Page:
Proof

I need to prove that ${\displaystyle S_{1}}$ spans ${\displaystyle V}$, which means I have to prove that ${\displaystyle \forall {\underline {v}}\in V,\exists \alpha _{1},\dots ,\alpha _{n}}$ such that ${\displaystyle {\underline {v}}=\alpha _{1}{\underline {v_{1}}}+\dots +\alpha _{r}{\underline {v_{r}}}}$.

By hypothesis, ${\displaystyle \exists x_{1},\dots ,x_{n}\in K}$ such that ${\displaystyle {\underline {v}}=x_{1}{\underline {v_{1}}}+\dots +x_{r}{\underline {v_{r}}}+x_{r+1}{\underline {v_{r+1}}}\dots +x_{n}{\underline {v_{n}}}}$. ${\displaystyle \forall i\in \{r+1,\dots ,n\}}$, ${\displaystyle S_{i}=\{{\underline {v_{1}}},\dots ,{\underline {v_{r}}},{\underline {v_{i}}}\}}$ is linearly dependent. Therefore, every ${\displaystyle {\underline {v_{i}}}}$ can be expressed as linear combination of the vectors in ${\displaystyle S_{1}}$.

It follows that every ${\displaystyle {\underline {v}}\in V}$ can be expressed as linear combination of the vectors in ${\displaystyle S_{1}}$, so, ${\displaystyle S_{1}}$ is a basis.

Theorem

Let ${\displaystyle V}$ be a vector space over ${\displaystyle K}$ and let ${\displaystyle \{{\underline {v_{1}}},\dots ,{\underline {v_{m}}}\}}$ be a basis for ${\displaystyle V}$. If ${\displaystyle n>m}$ and ${\displaystyle {\underline {w_{1}}},\dots ,{\underline {w_{n}}}\in V}$, then ${\displaystyle \{{\underline {w_{1}}},\dots ,{\underline {w_{n}}}\}}$ are linearly dependent.

Proof

If ${\displaystyle {\underline {w_{1}}},\dots ,{\underline {w_{n}}}}$ are linearly dependent, the theorem is trivially proved, so let's proceed in the proof assuming they are linearly independent.

Let's prove by induction that ${\displaystyle V=span\{{\underline {w_{1}}},\dots ,{\underline {w_{m}}}\}}$.

The induction hypothesis is: ${\displaystyle \exists r}$ where ${\displaystyle 1\leq r such that (after having possibly rearranged ${\displaystyle {\underline {v_{1}}},\dots ,{\underline {v_{m}}}}$), the vectors ${\displaystyle {\underline {w_{1}}},\dots ,{\underline {w_{r}}},{\underline {v_{r+1}}},\dots ,{\underline {v_{m}}}}$ will span ${\displaystyle V}$.

Base case: ${\displaystyle r=1}$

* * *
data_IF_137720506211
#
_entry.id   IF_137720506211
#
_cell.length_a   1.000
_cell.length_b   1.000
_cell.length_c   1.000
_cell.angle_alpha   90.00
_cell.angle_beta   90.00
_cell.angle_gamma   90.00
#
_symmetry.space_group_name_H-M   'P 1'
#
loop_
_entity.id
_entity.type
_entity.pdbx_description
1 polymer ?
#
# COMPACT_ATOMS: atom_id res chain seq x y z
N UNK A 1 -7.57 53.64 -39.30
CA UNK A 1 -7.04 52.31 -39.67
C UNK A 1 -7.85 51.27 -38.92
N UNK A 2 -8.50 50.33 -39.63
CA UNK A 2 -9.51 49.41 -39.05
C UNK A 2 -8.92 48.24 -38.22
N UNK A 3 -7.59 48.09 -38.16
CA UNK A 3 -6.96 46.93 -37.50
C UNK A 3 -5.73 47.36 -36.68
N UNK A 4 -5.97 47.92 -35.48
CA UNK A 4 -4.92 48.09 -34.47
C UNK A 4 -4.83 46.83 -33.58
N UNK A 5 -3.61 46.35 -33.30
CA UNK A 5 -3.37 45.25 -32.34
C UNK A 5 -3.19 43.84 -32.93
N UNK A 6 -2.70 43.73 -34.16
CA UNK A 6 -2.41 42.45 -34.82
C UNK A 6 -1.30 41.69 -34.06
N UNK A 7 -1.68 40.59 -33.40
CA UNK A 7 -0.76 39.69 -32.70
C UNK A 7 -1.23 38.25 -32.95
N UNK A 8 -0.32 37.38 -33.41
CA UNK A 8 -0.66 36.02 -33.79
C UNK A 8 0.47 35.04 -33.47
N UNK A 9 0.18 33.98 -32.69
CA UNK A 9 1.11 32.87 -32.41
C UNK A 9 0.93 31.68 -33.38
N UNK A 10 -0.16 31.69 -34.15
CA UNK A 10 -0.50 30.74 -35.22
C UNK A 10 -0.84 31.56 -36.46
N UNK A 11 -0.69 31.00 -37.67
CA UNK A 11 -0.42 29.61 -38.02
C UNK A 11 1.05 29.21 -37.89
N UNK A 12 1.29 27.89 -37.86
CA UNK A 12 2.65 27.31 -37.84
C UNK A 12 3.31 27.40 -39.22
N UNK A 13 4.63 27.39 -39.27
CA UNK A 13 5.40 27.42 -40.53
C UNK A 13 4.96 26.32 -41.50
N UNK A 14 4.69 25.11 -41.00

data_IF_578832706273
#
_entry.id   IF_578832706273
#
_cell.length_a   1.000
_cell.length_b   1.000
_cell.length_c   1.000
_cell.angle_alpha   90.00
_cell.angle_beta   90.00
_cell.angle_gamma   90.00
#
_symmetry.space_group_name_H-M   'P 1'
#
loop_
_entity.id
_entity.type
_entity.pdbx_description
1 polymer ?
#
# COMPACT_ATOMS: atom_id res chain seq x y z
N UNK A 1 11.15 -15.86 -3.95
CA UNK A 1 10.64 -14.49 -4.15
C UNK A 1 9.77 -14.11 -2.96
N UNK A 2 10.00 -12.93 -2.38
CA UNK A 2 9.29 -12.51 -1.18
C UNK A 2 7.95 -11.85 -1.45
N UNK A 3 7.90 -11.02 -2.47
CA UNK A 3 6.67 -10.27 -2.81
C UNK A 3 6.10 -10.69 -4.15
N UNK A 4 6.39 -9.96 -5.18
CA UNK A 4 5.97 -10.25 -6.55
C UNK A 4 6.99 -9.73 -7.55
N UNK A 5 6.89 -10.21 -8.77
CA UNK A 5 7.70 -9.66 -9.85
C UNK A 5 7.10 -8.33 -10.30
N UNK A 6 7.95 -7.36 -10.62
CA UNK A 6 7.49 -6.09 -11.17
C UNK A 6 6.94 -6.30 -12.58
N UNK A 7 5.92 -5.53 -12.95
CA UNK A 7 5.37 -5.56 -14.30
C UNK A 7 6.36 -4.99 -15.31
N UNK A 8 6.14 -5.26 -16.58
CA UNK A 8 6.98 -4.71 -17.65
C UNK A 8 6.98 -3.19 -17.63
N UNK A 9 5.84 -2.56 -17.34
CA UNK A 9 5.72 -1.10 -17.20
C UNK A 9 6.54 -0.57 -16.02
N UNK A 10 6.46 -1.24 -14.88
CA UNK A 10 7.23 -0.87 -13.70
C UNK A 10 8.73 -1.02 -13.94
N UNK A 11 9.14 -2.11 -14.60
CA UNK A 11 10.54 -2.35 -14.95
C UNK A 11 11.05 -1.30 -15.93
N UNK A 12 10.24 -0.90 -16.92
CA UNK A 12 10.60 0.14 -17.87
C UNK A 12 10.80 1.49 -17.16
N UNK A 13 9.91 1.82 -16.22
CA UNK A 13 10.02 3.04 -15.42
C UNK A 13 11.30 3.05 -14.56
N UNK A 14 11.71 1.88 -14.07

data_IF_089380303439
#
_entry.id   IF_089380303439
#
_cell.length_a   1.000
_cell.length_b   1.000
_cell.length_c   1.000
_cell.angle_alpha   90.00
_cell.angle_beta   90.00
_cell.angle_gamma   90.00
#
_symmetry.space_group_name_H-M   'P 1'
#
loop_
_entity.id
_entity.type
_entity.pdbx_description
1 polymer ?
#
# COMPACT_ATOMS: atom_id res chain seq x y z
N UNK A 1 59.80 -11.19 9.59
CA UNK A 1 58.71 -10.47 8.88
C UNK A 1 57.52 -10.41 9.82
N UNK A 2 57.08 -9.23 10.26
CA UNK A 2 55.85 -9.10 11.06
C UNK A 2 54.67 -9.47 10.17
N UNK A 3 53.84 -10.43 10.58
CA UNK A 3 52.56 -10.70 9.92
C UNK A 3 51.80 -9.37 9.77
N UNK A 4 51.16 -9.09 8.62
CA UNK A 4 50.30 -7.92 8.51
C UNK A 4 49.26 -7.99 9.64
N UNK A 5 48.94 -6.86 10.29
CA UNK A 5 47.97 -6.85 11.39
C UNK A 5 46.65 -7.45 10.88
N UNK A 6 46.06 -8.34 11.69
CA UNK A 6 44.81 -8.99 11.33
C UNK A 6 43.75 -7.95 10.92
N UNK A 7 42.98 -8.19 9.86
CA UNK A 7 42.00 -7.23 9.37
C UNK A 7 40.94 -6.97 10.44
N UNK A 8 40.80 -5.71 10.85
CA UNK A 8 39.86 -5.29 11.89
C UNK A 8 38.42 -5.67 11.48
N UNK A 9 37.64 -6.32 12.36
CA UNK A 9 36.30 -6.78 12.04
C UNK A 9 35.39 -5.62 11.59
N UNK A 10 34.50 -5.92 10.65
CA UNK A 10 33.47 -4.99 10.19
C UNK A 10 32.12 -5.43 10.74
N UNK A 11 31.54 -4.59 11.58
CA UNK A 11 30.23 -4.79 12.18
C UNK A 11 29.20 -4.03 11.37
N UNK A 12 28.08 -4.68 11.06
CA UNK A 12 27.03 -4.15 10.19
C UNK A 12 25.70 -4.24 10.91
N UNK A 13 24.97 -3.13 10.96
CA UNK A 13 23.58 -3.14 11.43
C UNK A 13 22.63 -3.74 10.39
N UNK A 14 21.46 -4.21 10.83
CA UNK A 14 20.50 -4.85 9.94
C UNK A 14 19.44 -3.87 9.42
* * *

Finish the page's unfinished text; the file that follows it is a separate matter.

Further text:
${\displaystyle \{{\underline {v_{1}}},\dots ,{\underline {v_{m}}}\}}$ is a basis, therefore ${\displaystyle \exists \alpha _{1},\dots ,\alpha _{m}}$ such that:

${\displaystyle {\underline {w_{1}}}=\alpha _{1}{\underline {v_{1}}}+\dots +\alpha _{m}{\underline {v_{m}}}}$

${\displaystyle {\underline {w_{1}}}\neq 0}$ and WLOG ${\displaystyle \alpha _{1}\neq 0}$, so:

${\displaystyle {\underline {v_{1}}}=\alpha _{1}^{-1}{\underline {w_{1}}}-\alpha _{1}^{-1}\alpha _{2}{\underline {v_{2}}}-\dots -\alpha _{1}^{-1}\alpha _{m}{\underline {v_{m}}}}$

${\displaystyle \{{\underline {v_{1}}},\dots ,{\underline {v_{m}}}\}}$ spans ${\displaystyle V}$, and ${\displaystyle {\underline {v_{1}}}\in span\{{\underline {w_{1}}},{\underline {v_{2}}}\dots ,{\underline {v_{m}}}\}}$, therefore the last set spans ${\displaystyle V}$ as well.

Inductive step:

For the induction hypothesis, ${\displaystyle V=span\{{\underline {w_{1}}},\dots ,{\underline {w_{r}}},{\underline {v_{r+1}}},\dots ,{\underline {v_{m}}}\}}$. Therefore, ${\displaystyle \exists \beta _{1},\dots ,\beta _{r},\gamma _{r+1},\dots \gamma _{m}\in K}$ such that

${\displaystyle {\underline {w_{r+1}}}=\beta _{1}{\underline {w_{1}}}+\dots +\beta _{r}{\underline {w_{r}}}+\gamma _{r+1}{\underline {v_{r+1}}}+\dots +\gamma _{m}{\underline {v_{m}}}}$

Not all ${\displaystyle \gamma }$ can be zero because we assumed all ${\displaystyle {\underline {w_{i}}}}$ to be linearly independent so, WLOG, ${\displaystyle \gamma _{r+1}\neq 0}$ and we get to the result:

${\displaystyle {\underline {v_{r+1}}}=\gamma _{r+1}^{-1}{\underline {w_{r+1}}}-\gamma _{r+1}^{-1}\beta _{1}{\underline {w_{1}}}-\dots -\gamma _{r+1}^{-1}\beta _{r}{\underline {w_{r}}}-\gamma _{r+1}^{-1}\gamma _{r+2}{\underline {v_{r+2}}}-\dots -\gamma _{r+1}^{-1}\gamma _{m}{\underline {v_{m}}}}$

${\displaystyle {\underline {v}}_{r+1}\in span\{{\underline {w_{1}}},\dots ,{\underline {w_{r+1}}},{\underline {v_{r+2}}},\dots ,{\underline {v_{m}}}\}}$ ${\displaystyle \Rightarrow span\{{\underline {w_{1}}},\dots ,{\underline {w_{r+1}}},{\underline {v_{r+2}}},\dots ,{\underline {v_{m}}}\}=V}$

It is now proved by induction that ${\displaystyle V=span\{{\underline {w_{1}}},\dots ,{\underline {w_{m}}}\}}$ It follows that ${\displaystyle \exists d_{1},d_{2},\dots ,d_{m}\in K}$ such that ${\displaystyle {\underline {w_{n}}}=d_{1}{\underline {w_{1}}}+\dots +d_{m}{\underline {w_{m}}}}$ That is, ${\displaystyle \{{\underline {w_{1}}},\dots ,{\underline {w_{n}}}\}}$ are linearly dependent.

Remark

From this theorem, it trivially follows that all the possible bases for a particular vector space, have the same cardinality. In fact, suppose that a vector space has two possible bases, the first one has ${\displaystyle n}$ elements, the second one has ${\displaystyle m}$ elements. It can be neither ${\displaystyle n>m}$ nor ${\displaystyle m>n}$, therefore ${\displaystyle n=m}$